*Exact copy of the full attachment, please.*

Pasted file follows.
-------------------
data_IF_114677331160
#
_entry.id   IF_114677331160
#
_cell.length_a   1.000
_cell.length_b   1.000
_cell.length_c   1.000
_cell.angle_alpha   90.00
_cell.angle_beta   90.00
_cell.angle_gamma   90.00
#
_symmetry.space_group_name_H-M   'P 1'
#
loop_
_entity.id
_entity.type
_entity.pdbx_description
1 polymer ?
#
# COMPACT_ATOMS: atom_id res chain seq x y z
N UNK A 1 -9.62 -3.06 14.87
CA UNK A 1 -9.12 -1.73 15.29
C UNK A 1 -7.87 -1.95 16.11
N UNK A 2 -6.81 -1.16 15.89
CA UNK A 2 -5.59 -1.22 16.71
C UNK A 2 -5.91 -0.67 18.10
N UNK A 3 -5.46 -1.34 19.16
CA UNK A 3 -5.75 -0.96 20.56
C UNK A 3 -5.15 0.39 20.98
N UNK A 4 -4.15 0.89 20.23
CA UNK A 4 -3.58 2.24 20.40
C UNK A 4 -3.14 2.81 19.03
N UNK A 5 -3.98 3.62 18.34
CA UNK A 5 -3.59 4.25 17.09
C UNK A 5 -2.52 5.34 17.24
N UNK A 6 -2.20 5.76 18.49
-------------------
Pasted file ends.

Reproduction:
data_IF_114677331160
#
_entry.id   IF_114677331160
#
_cell.length_a   1.000
_cell.length_b   1.000
_cell.length_c   1.000
_cell.angle_alpha   90.00
_cell.angle_beta   90.00
_cell.angle_gamma   90.00
#
_symmetry.space_group_name_H-M   'P 1'
#
loop_
_entity.id
_entity.type
_entity.pdbx_description
1 polymer ?
#
# COMPACT_ATOMS: atom_id res chain seq x y z
N UNK A 1 -9.62 -3.06 14.87
CA UNK A 1 -9.12 -1.73 15.29
C UNK A 1 -7.87 -1.95 16.11
N UNK A 2 -6.81 -1.16 15.89
CA UNK A 2 -5.59 -1.22 16.71
C UNK A 2 -5.91 -0.67 18.10
N UNK A 3 -5.46 -1.34 19.16
CA UNK A 3 -5.75 -0.96 20.56
C UNK A 3 -5.15 0.39 20.98
N UNK A 4 -4.15 0.89 20.23
CA UNK A 4 -3.58 2.24 20.40
C UNK A 4 -3.14 2.81 19.03
N UNK A 5 -3.98 3.62 18.34
CA UNK A 5 -3.59 4.25 17.09
C UNK A 5 -2.52 5.34 17.24
N UNK A 6 -2.20 5.76 18.49